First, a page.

STANFORD, Calif. (AP) -- Lucky loser Coco Vandeweghe reached her first WTA Tour final with a 6-2, 3-6, 6-2 victory against Belgium's Yanina Wickmayer on Saturday at the Bank of the West Classic.
Wickmayer double-faulted to hand Vandeweghe a service break to go ahead 3-1 in the final set. Vandeweghe saved four break points in the next game and watched Wickmayer double fault again on match point.
Vandeweghe dropped her racket in disbelief, ran to the sideline and jumped into the arms of her mother, Tauna. The 20-year-old from Southern California had never even made a WTA semifinal until she knocked off Urszula Radwanska of Poland 6-4, 6-4 a day earlier.
"It's a dream come true for me being in the finals of a WTA event,'' Vandeweghe said. "Hopefully this is a good omen for the rest of the summer for me.''
She will play the winner of the night match between 14-time Grand Slam champion Serena Williams and Romania's Sorana Cirstea. Williams beat Vandeweghe in a World TeamTennis match that ended in a nine-point tiebreaker at 5-all last summer in their only professional meeting.
Vandeweghe wasn't even supposed to be around at Stanford this week.
She failed to make it out of qualifying and only got into the main draw when Bojana Jovanovski withdrew with an injury. The last lucky loser to advance to a WTA final was eventual runner-up Melinda Czink in 2005 at Canberra, Australia.
A potential All-American final on the hard court took shape from the start.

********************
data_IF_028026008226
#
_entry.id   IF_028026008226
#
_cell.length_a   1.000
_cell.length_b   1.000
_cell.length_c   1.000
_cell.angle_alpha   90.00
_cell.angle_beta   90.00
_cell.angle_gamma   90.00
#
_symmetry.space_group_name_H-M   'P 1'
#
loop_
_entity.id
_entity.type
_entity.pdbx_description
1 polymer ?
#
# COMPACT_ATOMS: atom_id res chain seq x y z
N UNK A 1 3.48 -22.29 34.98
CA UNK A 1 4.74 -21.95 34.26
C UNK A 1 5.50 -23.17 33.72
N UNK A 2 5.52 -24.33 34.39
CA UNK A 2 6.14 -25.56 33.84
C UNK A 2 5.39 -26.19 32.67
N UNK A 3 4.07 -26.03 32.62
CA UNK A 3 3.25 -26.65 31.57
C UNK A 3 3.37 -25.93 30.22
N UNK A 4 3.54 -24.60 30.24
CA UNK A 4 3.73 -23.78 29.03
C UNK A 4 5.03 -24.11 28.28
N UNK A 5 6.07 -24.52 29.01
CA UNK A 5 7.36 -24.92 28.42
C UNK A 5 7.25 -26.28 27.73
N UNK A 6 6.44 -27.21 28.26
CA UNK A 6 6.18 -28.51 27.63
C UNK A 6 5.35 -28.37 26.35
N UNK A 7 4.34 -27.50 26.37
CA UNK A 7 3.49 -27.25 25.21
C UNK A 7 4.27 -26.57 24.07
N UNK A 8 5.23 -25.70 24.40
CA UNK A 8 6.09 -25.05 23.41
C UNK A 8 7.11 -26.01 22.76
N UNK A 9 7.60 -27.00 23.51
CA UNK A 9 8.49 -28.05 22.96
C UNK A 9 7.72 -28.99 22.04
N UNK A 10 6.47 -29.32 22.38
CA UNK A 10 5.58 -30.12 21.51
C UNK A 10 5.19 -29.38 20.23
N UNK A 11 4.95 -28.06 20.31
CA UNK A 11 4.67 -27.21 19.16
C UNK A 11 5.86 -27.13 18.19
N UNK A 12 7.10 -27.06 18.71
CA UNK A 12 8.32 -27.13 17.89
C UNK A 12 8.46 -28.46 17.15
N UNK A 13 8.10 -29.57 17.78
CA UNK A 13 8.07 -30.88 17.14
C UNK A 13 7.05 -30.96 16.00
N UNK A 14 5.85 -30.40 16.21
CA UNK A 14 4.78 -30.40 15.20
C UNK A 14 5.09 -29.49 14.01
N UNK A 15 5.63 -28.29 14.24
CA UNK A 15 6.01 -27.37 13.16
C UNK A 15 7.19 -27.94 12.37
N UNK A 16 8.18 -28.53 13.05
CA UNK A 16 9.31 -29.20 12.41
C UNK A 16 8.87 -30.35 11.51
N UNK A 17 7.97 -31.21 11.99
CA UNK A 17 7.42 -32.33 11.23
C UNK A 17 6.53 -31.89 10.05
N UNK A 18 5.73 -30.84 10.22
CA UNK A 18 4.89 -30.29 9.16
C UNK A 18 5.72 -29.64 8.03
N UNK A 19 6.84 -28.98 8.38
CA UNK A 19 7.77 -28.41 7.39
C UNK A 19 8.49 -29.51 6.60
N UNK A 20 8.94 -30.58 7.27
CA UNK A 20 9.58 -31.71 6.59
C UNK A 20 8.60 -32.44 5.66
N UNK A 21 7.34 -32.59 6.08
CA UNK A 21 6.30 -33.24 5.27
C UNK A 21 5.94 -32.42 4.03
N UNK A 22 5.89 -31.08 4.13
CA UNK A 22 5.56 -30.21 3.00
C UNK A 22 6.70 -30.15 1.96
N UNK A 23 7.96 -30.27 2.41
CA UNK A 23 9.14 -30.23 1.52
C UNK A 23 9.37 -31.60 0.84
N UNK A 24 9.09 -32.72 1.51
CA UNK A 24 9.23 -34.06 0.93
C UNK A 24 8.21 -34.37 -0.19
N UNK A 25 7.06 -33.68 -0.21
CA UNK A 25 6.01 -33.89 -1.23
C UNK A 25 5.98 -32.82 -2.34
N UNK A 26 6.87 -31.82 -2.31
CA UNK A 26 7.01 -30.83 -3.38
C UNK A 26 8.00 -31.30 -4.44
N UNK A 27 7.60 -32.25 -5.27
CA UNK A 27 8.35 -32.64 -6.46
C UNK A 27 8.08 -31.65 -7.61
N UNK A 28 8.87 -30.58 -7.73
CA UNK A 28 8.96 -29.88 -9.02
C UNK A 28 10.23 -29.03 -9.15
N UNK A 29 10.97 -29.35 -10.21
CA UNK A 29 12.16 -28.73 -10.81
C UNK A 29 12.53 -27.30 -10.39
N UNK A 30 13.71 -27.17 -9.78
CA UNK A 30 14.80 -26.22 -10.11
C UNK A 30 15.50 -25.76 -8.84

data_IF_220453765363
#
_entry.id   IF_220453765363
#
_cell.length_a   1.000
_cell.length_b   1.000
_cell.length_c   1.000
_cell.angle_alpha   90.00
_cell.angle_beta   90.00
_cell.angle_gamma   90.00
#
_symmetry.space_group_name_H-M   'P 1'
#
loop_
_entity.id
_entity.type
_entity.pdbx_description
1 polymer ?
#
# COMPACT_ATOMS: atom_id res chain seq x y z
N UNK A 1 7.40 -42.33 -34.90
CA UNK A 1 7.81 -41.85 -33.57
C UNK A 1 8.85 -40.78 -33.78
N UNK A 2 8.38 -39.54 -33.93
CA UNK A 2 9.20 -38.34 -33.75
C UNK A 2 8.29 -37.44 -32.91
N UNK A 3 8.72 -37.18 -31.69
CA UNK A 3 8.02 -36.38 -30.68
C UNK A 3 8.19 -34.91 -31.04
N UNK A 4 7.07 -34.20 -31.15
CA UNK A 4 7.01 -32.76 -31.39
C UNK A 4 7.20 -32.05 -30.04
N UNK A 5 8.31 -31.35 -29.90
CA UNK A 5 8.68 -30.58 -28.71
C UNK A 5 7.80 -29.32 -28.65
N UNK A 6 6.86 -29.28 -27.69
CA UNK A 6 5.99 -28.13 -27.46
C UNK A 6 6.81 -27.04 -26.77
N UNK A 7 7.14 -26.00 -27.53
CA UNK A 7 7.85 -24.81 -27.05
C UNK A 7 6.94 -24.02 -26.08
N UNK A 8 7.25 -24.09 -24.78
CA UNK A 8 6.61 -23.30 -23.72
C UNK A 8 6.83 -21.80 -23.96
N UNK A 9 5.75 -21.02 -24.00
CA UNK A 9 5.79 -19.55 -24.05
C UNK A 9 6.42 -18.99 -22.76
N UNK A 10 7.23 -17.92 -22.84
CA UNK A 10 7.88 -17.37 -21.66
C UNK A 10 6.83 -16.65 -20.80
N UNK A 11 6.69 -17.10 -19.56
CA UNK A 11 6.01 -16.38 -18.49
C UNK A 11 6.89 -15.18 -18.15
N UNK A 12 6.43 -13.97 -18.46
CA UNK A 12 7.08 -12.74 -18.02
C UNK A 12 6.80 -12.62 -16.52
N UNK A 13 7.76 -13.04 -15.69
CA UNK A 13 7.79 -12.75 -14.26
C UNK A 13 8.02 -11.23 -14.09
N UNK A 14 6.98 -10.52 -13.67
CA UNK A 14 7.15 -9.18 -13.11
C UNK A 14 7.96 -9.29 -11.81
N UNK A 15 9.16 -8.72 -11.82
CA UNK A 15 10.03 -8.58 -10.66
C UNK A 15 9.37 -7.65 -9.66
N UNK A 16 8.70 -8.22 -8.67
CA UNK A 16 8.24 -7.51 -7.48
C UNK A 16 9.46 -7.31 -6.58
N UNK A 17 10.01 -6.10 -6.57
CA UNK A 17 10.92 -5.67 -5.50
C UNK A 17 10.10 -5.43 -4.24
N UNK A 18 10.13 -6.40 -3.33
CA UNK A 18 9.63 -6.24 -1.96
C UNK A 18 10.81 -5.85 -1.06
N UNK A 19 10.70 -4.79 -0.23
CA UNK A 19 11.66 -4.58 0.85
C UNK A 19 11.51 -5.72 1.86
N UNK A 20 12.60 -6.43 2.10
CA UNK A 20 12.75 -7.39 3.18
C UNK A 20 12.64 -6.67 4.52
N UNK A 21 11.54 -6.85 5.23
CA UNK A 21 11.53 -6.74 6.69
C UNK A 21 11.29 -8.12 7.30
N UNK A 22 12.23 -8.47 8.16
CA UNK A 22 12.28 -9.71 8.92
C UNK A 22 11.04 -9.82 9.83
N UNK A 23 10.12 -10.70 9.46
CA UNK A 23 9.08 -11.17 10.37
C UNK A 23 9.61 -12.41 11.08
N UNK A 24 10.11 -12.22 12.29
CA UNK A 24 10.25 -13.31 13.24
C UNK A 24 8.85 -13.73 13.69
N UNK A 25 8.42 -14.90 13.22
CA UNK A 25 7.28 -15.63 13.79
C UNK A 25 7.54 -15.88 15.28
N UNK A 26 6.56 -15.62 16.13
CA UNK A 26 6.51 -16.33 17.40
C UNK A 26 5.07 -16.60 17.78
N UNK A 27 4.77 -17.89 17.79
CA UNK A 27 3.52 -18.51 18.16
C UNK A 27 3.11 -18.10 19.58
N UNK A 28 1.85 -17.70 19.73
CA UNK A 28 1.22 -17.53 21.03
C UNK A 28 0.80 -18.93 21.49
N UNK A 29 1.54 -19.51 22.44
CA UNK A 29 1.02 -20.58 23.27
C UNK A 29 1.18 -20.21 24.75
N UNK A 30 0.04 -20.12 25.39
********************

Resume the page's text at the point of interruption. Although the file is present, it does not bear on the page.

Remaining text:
Vandeweghe broke Wickmayer in the opening game and pounded 12 total aces with a serve that topped 121 mph. She also won 31 of 36 points on her first serve.
With a series of shouts and screams following every winner, Wickmayer tried to motivate herself back into the match. She smacked a running forward passing shot down the line on set point in the second, pumped her fist and screamed "Come on!''
The Belgian missed a forward long to give Vandeweghe a break point at 2-1. Then she double faulted while serving into the sun, giving the young American the break.
Vandeweghe went down 15-40 in the next game before flicking a forehand to the base line to force Wickmayer into an error and followed with another ace. She held off two more break points - the last coming on an ace - and stayed steady until Wickmayer served into the net on match point.
"She served very well. I knew if I lost my serve, it was tough for me to get it back,'' Wickmayer said. "She just aced it away. Nothing really I could do.''